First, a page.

I would push back pretty strongly on the premise here, because one of the best lessons to teach your students (not just in analysing experimental data like this, but in any data science role they might end up in the future) is don’t edit the raw data.
The more positive converse of that is that all data manipulations should be done in code, so that they are documented and allow for reproducibility. This also allows them to be reversed or changed.
If you are using R, then the first steps in a data analysis pipeline might look like this:
dat = readr::read_csv('your_data_file.csv') %>%
# select only variables of interest:
dplyr::select(-psychopy_version, some_var:some_other_var) %>%
# drop subject who was colour-blind:
dplyr::filter(subject_id != '014')
Anyone reading this can see that only some variables are of interest, but can also see easily how and where to reinstate others if required. They can also see that a principled decision was made to drop one subject.
Students shouldn’t be mollycoddled to work only with simple datasets. They need to learn that the first step in any real data analysis is to tidy it as needed, and just as importantly, to document those steps in their code. e.g. rather than deleting the raw data of the invalid subject at source, we explicitly drop those records and note why.
If students learn that raw data files can be edited, what is to stop them dropping cases or observations at that step, or transforming variables? As the .csv files don’t document those changes, they have become invisible, and permanent. And this extends to variables that don’t immediately seem useful, like the PsychoPy version column. If it was indeed constant during your experiment, then it won’t play any role in your analysis, so it can simply be dropped at the analysis stage with a single function call. But it might be of use to someone else to retain it in the raw data. Let’s say you release your edited data files publicly. Someone else might find their results differ from yours. For example, PsychoPy Builder recently shifted from using the
event module to record reaction times to the
Keyboard class. The former would often have a 16.7 ms granularity, while the latter is sub-millisecond. Seeing that your data was recorded with a newer version of PsychoPy would help explain the discrepancy. And do you really know that the version was constant during the study? What if a helpful student or technician upgraded PsychoPy during the experiment, leading to inconsistencies in the data? This becomes impossible to check if it has been removed from the files to be analysed. We often see people saying that they aren’t interested in all of the various trial and block numbers that PsychoPy records, as they just want to calculate within-subject totals or means. That’s all fine, until a reviewer asks if there was a learning effect going on within blocks… if those columns have been dropped from the data files, it becomes impossible to answer the question.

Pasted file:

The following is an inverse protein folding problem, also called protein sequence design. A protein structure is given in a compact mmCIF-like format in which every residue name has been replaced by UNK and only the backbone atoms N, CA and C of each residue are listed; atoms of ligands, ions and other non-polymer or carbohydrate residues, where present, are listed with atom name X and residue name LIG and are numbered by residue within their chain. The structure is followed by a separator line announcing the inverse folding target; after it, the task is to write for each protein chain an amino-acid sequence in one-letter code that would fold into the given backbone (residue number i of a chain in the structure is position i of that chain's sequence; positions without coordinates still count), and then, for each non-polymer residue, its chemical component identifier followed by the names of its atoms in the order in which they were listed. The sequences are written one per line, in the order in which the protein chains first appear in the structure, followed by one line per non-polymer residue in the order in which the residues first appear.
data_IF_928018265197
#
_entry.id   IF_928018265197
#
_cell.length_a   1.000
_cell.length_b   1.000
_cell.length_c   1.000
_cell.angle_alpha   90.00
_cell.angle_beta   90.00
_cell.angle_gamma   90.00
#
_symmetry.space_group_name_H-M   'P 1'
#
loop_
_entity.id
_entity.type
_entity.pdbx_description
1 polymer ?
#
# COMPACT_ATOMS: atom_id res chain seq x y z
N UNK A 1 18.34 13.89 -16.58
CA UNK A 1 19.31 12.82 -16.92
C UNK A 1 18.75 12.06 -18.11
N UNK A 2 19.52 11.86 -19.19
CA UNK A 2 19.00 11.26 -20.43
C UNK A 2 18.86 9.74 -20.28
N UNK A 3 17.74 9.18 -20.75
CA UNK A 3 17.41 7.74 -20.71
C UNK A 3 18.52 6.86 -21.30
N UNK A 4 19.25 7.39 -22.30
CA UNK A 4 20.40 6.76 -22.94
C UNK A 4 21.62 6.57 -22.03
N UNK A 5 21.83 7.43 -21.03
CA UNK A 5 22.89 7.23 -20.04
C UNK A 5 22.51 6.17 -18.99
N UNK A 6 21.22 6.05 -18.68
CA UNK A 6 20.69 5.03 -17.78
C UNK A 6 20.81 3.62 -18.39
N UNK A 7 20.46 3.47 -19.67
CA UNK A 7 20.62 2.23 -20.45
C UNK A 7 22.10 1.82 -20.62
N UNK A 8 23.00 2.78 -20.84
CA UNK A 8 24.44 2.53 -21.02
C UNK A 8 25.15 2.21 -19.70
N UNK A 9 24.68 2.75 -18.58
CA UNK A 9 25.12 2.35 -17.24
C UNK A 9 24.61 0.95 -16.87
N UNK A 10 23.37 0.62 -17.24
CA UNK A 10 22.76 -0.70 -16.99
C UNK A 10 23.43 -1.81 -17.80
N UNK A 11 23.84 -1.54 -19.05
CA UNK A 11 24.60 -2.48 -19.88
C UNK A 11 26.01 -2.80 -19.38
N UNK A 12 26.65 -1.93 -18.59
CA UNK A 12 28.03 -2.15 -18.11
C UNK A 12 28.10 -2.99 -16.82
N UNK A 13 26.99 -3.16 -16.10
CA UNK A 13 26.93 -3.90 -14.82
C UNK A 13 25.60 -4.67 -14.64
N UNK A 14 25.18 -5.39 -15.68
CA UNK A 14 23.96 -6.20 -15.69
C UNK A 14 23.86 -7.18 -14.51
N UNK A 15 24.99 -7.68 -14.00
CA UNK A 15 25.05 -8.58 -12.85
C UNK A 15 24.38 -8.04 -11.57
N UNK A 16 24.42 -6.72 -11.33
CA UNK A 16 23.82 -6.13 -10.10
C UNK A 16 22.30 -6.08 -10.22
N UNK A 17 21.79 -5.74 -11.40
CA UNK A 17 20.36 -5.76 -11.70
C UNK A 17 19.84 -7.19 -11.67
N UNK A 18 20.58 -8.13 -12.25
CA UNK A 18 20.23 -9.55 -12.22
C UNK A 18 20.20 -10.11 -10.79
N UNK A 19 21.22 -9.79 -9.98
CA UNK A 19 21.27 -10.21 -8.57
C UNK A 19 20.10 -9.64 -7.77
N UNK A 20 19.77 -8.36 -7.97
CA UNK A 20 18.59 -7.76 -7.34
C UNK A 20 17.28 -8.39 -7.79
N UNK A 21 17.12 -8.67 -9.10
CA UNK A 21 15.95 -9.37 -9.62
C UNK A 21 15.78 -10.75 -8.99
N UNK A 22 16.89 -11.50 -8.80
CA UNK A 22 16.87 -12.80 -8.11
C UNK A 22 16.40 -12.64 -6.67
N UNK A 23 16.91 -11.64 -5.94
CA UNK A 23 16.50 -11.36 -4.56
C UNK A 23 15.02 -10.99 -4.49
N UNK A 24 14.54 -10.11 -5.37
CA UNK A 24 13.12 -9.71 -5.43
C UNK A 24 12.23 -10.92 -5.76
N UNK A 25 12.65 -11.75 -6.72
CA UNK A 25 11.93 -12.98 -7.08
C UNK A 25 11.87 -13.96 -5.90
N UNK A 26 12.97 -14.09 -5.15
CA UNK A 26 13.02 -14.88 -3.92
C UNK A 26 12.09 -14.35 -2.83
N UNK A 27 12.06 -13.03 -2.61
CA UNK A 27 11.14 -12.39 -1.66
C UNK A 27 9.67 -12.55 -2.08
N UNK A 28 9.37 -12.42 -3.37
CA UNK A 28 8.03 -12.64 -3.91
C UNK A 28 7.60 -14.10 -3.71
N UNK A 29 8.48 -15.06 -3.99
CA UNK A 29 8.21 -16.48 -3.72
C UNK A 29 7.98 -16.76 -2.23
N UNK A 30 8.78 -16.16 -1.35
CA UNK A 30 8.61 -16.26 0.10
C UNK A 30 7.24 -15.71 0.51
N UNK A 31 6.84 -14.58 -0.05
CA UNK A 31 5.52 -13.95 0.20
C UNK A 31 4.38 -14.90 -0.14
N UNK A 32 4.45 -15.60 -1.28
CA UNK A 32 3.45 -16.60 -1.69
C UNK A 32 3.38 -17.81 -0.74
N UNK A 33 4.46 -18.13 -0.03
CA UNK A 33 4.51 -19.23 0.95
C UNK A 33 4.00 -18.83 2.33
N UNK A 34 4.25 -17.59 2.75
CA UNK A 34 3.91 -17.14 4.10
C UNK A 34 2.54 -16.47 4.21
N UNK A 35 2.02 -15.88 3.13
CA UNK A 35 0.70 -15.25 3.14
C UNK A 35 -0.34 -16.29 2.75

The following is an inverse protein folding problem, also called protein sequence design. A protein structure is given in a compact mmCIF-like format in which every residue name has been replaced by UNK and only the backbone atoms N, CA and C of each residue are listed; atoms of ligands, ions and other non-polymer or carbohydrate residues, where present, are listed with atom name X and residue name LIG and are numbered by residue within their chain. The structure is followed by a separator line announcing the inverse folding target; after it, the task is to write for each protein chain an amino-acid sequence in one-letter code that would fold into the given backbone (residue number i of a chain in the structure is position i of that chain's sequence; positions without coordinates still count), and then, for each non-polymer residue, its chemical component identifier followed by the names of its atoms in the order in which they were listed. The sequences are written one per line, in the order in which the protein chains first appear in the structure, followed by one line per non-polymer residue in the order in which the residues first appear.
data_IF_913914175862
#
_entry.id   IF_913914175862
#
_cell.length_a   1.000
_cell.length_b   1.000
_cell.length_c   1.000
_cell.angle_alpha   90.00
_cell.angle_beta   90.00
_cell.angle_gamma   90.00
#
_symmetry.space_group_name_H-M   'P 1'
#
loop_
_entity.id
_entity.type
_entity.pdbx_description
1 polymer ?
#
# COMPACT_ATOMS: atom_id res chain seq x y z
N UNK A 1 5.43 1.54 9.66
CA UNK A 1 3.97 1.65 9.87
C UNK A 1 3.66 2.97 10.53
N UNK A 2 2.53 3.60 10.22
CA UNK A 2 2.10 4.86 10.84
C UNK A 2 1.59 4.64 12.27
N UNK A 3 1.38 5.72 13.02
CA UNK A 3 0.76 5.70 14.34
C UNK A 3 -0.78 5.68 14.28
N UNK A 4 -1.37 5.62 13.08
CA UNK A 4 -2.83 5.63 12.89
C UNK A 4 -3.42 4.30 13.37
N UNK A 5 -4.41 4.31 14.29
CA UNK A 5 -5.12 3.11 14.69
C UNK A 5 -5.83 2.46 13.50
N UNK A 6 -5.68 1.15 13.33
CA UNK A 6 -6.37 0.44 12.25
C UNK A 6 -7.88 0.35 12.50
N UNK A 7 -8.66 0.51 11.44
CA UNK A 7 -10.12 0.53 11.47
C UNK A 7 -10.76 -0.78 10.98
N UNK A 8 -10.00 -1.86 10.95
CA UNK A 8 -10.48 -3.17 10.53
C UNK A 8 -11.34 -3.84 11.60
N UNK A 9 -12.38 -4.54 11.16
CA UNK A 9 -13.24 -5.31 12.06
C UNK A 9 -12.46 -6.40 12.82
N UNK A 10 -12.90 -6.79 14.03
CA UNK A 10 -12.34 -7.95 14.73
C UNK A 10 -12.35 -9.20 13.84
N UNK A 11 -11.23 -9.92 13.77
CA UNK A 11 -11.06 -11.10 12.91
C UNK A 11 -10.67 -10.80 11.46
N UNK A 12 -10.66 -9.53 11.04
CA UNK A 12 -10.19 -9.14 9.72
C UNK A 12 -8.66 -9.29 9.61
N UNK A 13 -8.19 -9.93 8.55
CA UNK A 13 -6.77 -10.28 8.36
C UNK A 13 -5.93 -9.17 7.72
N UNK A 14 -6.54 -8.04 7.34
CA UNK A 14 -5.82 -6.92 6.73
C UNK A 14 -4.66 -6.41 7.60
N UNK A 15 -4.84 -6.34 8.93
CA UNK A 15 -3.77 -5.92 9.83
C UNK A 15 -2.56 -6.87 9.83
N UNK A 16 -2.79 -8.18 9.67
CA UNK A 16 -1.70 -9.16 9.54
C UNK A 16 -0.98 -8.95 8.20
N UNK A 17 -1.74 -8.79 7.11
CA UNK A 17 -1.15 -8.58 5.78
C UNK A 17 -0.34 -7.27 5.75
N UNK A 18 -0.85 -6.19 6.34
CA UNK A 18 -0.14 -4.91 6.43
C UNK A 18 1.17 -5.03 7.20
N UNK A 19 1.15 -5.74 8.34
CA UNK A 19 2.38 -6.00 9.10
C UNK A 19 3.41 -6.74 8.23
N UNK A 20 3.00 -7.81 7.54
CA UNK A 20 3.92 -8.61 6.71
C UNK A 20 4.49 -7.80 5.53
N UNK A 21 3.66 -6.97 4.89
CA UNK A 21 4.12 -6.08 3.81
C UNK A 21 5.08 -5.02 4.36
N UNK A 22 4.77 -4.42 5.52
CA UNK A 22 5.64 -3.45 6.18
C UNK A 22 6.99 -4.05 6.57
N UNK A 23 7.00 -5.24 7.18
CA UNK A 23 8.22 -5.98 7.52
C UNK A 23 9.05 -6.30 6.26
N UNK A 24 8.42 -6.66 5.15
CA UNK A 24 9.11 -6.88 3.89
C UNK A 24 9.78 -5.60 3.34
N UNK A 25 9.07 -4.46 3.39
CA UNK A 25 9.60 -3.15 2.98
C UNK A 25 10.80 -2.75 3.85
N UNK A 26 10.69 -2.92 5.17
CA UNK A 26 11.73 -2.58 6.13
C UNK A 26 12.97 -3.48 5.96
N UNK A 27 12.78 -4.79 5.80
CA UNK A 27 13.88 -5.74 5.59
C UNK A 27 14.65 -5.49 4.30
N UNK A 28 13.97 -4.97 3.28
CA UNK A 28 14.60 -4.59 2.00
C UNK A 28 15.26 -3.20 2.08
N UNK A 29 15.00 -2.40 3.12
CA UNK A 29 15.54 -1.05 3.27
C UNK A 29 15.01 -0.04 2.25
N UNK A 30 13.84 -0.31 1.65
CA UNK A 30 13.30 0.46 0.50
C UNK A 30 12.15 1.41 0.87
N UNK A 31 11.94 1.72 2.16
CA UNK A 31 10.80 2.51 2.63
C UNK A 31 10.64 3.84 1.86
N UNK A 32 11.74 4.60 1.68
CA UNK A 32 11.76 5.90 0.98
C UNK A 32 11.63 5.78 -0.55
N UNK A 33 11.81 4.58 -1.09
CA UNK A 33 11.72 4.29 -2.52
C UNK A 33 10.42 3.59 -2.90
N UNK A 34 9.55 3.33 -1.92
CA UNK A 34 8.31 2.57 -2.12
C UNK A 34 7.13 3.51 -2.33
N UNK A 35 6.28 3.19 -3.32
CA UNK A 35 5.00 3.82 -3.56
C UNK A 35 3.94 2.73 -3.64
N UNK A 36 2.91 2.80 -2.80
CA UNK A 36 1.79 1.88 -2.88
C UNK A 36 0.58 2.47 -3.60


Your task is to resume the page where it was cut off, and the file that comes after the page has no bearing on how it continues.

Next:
And if students learn that columns can be dropped from raw data files, they might also think its OK to transform remaining columns, to save time in the future. If someone else then analyses those files, the transformation might be applied twice. And if cases are dropped, there is no way of knowing how many or why. All of these issues disappear if one applies a rigorous rule that all such data manipulation should happen within code, so that it is documented, and can be reversed if required.
Sorry, this was a bit long, but I’ve found time and time again that it is a useful principle to use and to teach. But also, its fundamentally easier to have a single
select() function that drops any unneeded columns, rather than go through the hassle of processing your source csv files, and potentially having to re-do that process if your needs change.